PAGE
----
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January 19, 2017

A Brand Named Trump

Chicago’s Trump Tower is proof that the president has no interest in separating his business from the presidency.

Knowing that this article will be published the day of the inauguration, I feel like it would be weird not to share how I feel about Trump’s transition into the White House. I could write about all the changes that his presidency will bring, like how his bigotry will harm minority communities, how his environmental policies will have destructive repercussions for generations, or how his cronyism threatens American democracy. But I think it’s important to look at what won’t change in Trump’s presidency, and for me the obvious answer is the ostentatious sign on the Trump International Hotel and Tower in Chicago. It’s ugly.

The fact is that the building that dominates downtown Chicago is simultaneously tacky and politically fueled. Without the sign, the Trump Tower would be just another modern, overly luxurious skyscraper, but with the sign the Trump Tower becomes a political statement. The building is a clear sign of where Trump’s interests lie—not with the American people, but with himself. Trump announced on January 12 that he would not be divesting from his business empire, instead handing it over to his sons. Although Trump’s lawyers claim that the newly inaugurated president will not interfere whatsoever, there still seems to be a major conflict of interest, not only with the obvious fact that his own family controls his business, but also with the fact that his business still bears his name.  

The building in Chicago, as well as the other buildings across the world that bear his name, shows that Trump has no interest in ethics or representing the American people. As a Washington Post satire piece points out, there is absolutely no way to monitor what Trump talks about with his sons around the dinner table. In a mock conversation, Trump asks his sons how things are, but quickly adds “not business things, obviously,” while “glancing down the table at the ethics adviser who has been following them around since this began.” 

Obviously, an ethics adviser can’t follow Trump around 24/7, as much as we would want that. But it does show that without a blind trust or a complete divestment from his assets, Trump can never truly sever himself from business. In his defense, Trump lawyer Sheri Dillon emphasizes the serious damage that would be caused to the value of the Trump Organization’s assets if the brand were to stop being used indefinitely. But the damage to the American people is greater. Retaining not just familial control but also an eponymous brand name defeats the point of supposedly giving up “complete and total control.” Being president is one of the most stressful and demanding roles in the world, and for the American people to have their leader further preoccupied with the image of his brand is not only ridiculous—but also dangerous. How can we ever be sure that he isn’t trying to benefit a brand so tied to his reputation and overinflated ego when he could so easily leverage his newly found power or try to influence the markets? The director of the Office of Government Ethics, Walter Shaub, says what we’re all thinking: “I don’t think divestiture is too high a price to pay to be the president of the United States.” What Trump is willing to do is to make the American people pay it.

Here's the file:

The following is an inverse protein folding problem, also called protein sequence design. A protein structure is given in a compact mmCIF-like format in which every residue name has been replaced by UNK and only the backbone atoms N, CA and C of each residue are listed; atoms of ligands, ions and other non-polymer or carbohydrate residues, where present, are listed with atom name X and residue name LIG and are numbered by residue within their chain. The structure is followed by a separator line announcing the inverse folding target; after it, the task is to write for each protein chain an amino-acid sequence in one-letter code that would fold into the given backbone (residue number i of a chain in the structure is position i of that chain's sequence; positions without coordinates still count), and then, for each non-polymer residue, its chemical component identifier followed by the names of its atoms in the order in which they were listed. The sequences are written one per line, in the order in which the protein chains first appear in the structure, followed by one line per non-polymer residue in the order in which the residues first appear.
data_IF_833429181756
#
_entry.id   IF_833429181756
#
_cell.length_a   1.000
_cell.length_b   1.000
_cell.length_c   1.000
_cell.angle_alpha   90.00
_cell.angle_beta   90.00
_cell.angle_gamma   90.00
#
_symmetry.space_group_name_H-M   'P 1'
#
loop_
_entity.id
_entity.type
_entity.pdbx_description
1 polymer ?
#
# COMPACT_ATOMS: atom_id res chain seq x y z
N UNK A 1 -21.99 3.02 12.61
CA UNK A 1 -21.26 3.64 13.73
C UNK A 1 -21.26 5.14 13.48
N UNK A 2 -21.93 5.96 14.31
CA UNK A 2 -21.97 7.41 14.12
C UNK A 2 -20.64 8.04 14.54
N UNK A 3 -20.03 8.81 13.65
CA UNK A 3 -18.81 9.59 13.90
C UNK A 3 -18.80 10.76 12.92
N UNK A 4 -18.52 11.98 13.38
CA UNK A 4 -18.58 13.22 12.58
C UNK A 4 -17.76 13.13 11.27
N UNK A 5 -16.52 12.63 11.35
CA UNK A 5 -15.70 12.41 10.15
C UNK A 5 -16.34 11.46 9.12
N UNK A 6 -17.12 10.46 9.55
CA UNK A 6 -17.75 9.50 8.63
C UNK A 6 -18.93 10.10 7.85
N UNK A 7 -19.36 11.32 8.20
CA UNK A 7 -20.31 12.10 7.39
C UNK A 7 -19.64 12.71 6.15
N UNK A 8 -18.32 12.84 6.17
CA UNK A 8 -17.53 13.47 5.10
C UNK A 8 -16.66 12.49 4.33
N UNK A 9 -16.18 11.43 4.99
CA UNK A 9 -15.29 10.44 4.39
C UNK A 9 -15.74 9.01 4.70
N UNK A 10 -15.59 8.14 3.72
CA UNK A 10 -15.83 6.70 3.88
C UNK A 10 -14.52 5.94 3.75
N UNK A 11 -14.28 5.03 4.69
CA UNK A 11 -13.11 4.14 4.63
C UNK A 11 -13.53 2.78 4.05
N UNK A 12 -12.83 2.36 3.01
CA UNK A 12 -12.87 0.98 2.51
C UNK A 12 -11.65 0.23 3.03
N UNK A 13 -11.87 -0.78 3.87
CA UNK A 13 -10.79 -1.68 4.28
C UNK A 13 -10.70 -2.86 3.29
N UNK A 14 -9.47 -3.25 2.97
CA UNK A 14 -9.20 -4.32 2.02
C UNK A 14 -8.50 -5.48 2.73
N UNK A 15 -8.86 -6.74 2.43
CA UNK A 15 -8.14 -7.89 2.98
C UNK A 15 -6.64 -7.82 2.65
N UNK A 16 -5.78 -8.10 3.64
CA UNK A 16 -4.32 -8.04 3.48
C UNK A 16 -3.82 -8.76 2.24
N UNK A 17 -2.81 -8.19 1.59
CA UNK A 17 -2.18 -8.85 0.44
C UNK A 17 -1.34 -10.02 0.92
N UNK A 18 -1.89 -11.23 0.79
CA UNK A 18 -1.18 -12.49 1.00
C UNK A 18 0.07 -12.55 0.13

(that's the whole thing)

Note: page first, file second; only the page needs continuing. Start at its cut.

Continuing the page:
But that’s an ethical problem Trump doesn’t seem all too concerned with. If his building downtown is anything to go by, he still proudly boasts his name and his business to all those who can see it. While three buildings in New York were able to remove their Trump signs, they were all able to do so because Trump didn’t actually own the buildings. In the case of the Chicago Trump Tower, the Trump Organization owns the building, meaning that the sign will only be removed if Trump desires it to be removed. For anything he owns and makes money off of, he will never give it up.

Maybe I wouldn’t have such strong opinions on the Trump logo as the sign on the Trump Tower if I actually supported Trump. However, no matter who you support politically, it is evident that the sign represents what Trump sees himself as, first and foremost—a businessman. While some voters may have voted for him because of his background in business, the fact still stands that as of January 20, he can no longer be real estate mogul Donald Trump. He is now the president of the United States of America and needs to work for and represent all of America, not just his own interests. But what he should do and what he actually does seem to be two categories that only intersect when convenient, and his Chicago building downtown is glaring proof of that. At this point, I feel like the only appropriate way to sum up my feelings toward the sign is to quote Billy from School of Rock: “You’re tacky and I hate you.”

Fred Kardos is a first-year in the College

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